Big Heartwarming 6

By: Meg Humphrey

 

Big Hero 6 has been overlooked and underhyped. There are no princesses or power ballads, but it’s the best animated movie in several years and let me tell you why.

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Big Hero 6 is diverse. The main characters are a mix of ethnicities living in the city of San Fransokyo. In the comic, everyone is Japanese(ish), but Disney made the choice to include Korean, African American, and Hispanic roots in their main characters. Takashi and Hiro (both voiced by Asian American men) are orphans like many Disney heroes, but they have a loving and supportive Aunt who is their parent figure. It also shows Tadashi and Hiro’s friends becoming their family. This spoke to me to me saying that nontraditional families can still be wonderful places to grow up – a message sorely lacking thanks to the evil step parent or animal sidekick tropes. Although 50% of the team being women would have been better, the two women who make up Big Hero 6 are strong characters. They have their own passions and personalities. They’re not love interests of waifs to be saved. They are equal players and hold their own as well as anyone else.

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They bring up the importance of health care, including mental health. Baymax isn’t just programmed for physical ills; when Hiro is suffering with the loss of Tadashi, Baymax analyzes his mental state. How you’re feeling emotionally is just as important as a cut or broken bone. Baymax also doesn’t force any kind of treatment on Hiro. He tells him what can help, gives him a hug, and alerts his friends know what’s going on. He’s supportive, but not overbearing. He lets Hiro heal in his own time.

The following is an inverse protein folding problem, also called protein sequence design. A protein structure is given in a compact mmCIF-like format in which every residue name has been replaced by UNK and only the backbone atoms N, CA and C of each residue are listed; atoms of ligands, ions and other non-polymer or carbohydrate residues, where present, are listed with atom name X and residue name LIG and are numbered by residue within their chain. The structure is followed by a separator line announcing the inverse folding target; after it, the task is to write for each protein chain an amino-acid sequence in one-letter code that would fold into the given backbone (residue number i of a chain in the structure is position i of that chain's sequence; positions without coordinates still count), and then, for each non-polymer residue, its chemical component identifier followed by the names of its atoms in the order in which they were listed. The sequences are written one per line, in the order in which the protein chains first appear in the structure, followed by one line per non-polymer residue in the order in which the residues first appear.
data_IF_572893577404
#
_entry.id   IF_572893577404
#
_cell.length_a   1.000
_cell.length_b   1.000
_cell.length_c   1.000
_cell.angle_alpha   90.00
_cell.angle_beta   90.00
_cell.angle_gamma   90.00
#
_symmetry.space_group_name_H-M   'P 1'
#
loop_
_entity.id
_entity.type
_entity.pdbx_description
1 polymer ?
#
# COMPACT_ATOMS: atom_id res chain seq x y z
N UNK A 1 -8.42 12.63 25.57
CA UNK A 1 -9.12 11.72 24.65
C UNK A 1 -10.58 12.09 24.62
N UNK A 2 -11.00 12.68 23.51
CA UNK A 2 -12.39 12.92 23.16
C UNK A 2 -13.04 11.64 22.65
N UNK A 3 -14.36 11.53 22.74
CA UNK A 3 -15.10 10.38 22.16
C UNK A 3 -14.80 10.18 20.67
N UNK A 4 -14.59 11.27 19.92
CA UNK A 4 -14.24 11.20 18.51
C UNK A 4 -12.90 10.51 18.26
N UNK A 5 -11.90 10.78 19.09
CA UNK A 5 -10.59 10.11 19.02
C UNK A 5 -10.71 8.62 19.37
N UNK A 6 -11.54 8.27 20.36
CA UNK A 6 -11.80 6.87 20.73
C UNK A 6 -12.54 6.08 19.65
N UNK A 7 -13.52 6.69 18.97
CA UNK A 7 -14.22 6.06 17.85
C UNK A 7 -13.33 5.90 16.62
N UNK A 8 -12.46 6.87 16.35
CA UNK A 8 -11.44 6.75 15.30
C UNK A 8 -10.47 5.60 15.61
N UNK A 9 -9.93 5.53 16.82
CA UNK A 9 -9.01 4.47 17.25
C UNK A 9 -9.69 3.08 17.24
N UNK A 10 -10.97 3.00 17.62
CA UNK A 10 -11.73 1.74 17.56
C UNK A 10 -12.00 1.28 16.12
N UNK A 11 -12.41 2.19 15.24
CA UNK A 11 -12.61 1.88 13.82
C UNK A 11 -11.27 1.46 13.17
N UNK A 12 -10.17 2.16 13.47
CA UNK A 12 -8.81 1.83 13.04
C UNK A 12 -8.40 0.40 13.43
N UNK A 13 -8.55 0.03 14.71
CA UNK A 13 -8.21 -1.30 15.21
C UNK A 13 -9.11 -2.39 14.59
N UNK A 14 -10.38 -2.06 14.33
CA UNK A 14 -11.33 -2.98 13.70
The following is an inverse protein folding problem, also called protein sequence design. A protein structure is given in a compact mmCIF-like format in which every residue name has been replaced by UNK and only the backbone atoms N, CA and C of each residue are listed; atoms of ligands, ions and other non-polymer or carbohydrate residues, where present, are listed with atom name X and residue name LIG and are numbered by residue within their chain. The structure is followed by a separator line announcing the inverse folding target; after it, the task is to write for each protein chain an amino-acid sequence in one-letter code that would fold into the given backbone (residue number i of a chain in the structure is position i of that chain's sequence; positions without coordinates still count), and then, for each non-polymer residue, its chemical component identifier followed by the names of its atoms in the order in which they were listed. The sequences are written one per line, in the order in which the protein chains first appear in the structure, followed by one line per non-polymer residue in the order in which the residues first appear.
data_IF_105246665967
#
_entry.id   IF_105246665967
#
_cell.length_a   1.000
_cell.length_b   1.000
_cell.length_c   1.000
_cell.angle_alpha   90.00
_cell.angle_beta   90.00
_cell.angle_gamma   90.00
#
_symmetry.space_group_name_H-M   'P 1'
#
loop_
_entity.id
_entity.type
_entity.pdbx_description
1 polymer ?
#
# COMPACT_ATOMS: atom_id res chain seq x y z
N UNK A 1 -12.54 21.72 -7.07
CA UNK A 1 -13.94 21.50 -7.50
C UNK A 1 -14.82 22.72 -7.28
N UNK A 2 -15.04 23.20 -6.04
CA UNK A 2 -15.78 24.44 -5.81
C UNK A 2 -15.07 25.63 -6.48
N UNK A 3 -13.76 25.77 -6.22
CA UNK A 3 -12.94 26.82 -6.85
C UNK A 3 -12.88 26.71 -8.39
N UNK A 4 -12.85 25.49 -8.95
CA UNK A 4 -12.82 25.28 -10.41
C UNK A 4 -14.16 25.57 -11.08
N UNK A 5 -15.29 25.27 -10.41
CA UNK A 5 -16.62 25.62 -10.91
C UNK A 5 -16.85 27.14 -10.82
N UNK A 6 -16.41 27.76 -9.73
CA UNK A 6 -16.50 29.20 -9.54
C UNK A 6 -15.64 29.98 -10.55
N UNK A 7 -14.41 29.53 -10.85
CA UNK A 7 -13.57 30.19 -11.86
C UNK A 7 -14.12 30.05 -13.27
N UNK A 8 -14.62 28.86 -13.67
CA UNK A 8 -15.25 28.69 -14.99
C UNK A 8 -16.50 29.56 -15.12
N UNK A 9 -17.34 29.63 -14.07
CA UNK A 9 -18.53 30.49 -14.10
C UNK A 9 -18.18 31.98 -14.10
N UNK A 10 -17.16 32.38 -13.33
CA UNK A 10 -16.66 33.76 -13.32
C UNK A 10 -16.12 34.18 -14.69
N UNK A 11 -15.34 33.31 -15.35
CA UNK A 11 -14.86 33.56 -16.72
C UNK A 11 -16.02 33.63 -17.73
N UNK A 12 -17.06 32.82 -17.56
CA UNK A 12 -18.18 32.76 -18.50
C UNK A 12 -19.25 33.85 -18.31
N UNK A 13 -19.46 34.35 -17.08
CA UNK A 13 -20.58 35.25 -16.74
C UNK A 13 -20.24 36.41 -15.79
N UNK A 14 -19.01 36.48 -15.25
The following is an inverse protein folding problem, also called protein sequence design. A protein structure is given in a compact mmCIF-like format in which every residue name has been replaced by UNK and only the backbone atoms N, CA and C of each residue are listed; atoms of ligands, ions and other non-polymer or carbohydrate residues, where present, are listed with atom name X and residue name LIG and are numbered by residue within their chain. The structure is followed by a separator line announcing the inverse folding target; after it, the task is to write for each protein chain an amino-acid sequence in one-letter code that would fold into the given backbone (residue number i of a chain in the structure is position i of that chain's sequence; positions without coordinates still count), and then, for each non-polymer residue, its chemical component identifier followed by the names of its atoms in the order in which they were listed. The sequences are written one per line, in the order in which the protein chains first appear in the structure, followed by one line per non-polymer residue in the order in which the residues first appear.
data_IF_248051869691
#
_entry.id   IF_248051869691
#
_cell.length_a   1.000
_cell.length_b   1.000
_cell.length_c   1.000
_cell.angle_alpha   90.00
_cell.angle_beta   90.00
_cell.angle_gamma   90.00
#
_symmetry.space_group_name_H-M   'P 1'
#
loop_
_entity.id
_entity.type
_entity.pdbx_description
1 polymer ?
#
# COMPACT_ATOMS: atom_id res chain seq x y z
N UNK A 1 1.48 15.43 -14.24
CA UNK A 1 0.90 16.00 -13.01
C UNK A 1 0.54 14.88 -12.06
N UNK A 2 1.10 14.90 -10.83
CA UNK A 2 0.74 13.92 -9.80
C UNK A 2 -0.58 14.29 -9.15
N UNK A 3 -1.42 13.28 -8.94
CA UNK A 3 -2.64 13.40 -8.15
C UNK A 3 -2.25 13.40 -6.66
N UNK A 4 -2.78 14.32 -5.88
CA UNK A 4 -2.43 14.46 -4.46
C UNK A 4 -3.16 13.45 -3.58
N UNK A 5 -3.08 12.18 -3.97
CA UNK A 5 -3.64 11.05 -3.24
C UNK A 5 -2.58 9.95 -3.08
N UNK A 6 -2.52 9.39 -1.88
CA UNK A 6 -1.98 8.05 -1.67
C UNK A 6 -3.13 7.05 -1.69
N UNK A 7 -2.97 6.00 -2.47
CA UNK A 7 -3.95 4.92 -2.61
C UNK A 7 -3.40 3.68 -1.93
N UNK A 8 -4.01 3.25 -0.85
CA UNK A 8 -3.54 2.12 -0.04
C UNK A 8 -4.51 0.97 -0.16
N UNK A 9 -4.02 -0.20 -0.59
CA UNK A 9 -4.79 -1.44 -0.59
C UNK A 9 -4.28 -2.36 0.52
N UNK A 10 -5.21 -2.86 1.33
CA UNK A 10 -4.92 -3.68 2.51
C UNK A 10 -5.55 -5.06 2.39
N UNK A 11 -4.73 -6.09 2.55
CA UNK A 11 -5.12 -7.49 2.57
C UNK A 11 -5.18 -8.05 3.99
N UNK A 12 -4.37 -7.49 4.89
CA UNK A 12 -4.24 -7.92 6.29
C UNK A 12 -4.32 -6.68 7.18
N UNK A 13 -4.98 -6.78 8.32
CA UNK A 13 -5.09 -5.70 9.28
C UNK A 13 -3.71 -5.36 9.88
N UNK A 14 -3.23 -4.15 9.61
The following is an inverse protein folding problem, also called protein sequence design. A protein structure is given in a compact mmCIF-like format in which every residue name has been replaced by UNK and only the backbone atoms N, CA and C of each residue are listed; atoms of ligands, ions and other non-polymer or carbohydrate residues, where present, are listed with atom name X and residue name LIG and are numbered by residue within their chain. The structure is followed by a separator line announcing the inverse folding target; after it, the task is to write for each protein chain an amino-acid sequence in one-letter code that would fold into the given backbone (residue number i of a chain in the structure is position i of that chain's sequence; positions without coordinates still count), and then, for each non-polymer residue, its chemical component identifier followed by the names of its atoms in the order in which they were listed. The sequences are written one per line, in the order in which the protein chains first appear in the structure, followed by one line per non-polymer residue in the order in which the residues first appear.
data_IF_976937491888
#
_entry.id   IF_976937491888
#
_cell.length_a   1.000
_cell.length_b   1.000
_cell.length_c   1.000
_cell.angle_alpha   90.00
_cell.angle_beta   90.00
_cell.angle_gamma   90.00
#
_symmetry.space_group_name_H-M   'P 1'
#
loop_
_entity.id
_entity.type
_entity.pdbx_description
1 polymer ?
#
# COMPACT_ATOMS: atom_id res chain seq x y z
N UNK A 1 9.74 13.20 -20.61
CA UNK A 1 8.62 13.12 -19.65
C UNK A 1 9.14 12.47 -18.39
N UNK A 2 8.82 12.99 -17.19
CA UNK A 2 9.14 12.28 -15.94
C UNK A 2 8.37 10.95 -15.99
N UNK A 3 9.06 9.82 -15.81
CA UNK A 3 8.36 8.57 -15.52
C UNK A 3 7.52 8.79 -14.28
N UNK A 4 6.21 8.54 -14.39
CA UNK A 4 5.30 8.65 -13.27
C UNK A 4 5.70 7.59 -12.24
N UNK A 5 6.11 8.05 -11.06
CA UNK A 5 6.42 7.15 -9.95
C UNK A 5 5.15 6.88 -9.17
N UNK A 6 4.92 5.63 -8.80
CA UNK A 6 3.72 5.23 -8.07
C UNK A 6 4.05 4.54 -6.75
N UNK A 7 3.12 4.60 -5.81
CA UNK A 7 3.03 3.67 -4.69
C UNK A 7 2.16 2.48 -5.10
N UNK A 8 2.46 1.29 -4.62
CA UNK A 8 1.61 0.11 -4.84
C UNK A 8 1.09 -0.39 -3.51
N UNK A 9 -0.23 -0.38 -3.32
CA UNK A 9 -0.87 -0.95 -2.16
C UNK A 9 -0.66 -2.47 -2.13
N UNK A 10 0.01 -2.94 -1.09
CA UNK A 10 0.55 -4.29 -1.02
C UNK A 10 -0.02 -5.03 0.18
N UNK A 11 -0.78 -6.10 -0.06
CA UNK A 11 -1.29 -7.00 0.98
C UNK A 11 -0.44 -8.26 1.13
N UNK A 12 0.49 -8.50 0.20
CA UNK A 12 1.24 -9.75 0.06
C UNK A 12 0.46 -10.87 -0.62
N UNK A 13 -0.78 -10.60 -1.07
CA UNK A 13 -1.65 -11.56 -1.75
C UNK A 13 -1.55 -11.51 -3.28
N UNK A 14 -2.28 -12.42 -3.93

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Everything in the movie is possible thanks to SCIENCE. I’m not especially inclined toward STEM topics, but I left the theater wishing I could go back to college and major in biology. There isn’t a gender bias or race bias, it’s just young adults who are passionate and creative. While watching Big Hero 6 I kept thinking “so many kids are going to want to pursue science!” I also enjoyed the inclusion of Fred, who is a science enthusiast but doesn’t do any of the science himself. It’s a good message for people to realise that science and scientists are doing important and groundbreaking work and to support them. Rather than wishing to become royalty or have something magical happen to you, this movie encourages people to learn and build things using their hearts and their brains. One day someone is going to be able to build this sort of technology. Someone is going to want to make the world better because they saw Big Hero 6.

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Big Hero 6 has so much heart, it leaves me emotionally compromised every time I think about it. When you watch it, there will be something you can relate to and make it personal for you. I would love to live in San Fransokyo and be part of a future where diversity and science is as celebrated, but as ordinary as it is in this movie. Show this movie to your friends and family or really anyone who’ll listen to you. They’ll be satisfied with their care.

 

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